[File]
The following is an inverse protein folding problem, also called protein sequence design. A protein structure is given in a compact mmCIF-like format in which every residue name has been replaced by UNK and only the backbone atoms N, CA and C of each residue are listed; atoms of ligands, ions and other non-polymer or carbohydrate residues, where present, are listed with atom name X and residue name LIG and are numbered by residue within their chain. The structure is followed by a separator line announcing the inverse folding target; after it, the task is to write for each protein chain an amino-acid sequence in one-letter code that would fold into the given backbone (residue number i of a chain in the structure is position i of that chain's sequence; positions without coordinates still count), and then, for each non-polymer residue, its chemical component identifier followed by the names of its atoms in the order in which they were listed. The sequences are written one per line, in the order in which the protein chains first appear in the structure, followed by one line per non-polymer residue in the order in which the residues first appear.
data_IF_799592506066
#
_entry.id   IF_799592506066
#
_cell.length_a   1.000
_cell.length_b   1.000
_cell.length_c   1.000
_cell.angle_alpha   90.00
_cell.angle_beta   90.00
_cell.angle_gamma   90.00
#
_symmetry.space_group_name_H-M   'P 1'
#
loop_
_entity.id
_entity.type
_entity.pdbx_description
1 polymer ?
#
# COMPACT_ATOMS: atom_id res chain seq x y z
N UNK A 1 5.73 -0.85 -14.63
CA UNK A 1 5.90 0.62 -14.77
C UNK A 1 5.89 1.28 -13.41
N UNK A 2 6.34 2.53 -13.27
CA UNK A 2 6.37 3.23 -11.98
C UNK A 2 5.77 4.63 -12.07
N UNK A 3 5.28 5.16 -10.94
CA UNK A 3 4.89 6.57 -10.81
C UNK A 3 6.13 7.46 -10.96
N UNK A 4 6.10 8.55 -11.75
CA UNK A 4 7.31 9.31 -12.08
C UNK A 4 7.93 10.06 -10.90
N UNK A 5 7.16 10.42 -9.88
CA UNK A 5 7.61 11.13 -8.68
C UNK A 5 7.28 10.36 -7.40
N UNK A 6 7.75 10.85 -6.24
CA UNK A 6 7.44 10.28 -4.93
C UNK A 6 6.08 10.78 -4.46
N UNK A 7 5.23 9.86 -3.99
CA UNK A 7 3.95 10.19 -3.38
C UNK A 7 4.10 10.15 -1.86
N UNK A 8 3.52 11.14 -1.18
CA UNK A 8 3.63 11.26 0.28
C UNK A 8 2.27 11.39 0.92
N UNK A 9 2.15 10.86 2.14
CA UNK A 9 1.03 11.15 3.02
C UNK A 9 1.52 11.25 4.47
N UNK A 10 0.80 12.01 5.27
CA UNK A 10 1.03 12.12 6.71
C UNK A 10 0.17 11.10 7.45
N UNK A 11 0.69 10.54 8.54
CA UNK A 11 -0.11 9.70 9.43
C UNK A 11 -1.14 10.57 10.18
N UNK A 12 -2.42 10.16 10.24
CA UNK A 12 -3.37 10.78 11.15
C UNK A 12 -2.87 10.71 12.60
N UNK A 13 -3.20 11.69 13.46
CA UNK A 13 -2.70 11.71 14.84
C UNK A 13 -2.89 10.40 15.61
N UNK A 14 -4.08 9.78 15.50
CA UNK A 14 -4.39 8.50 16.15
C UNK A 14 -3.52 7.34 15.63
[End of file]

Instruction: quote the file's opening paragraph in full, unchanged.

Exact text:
The following is an inverse protein folding problem, also called protein sequence design. A protein structure is given in a compact mmCIF-like format in which every residue name has been replaced by UNK and only the backbone atoms N, CA and C of each residue are listed; atoms of ligands, ions and other non-polymer or carbohydrate residues, where present, are listed with atom name X and residue name LIG and are numbered by residue within their chain. The structure is followed by a separator line announcing the inverse folding target; after it, the task is to write for each protein chain an amino-acid sequence in one-letter code that would fold into the given backbone (residue number i of a chain in the structure is position i of that chain's sequence; positions without coordinates still count), and then, for each non-polymer residue, its chemical component identifier followed by the names of its atoms in the order in which they were listed. The sequences are written one per line, in the order in which the protein chains first appear in the structure, followed by one line per non-polymer residue in the order in which the residues first appear.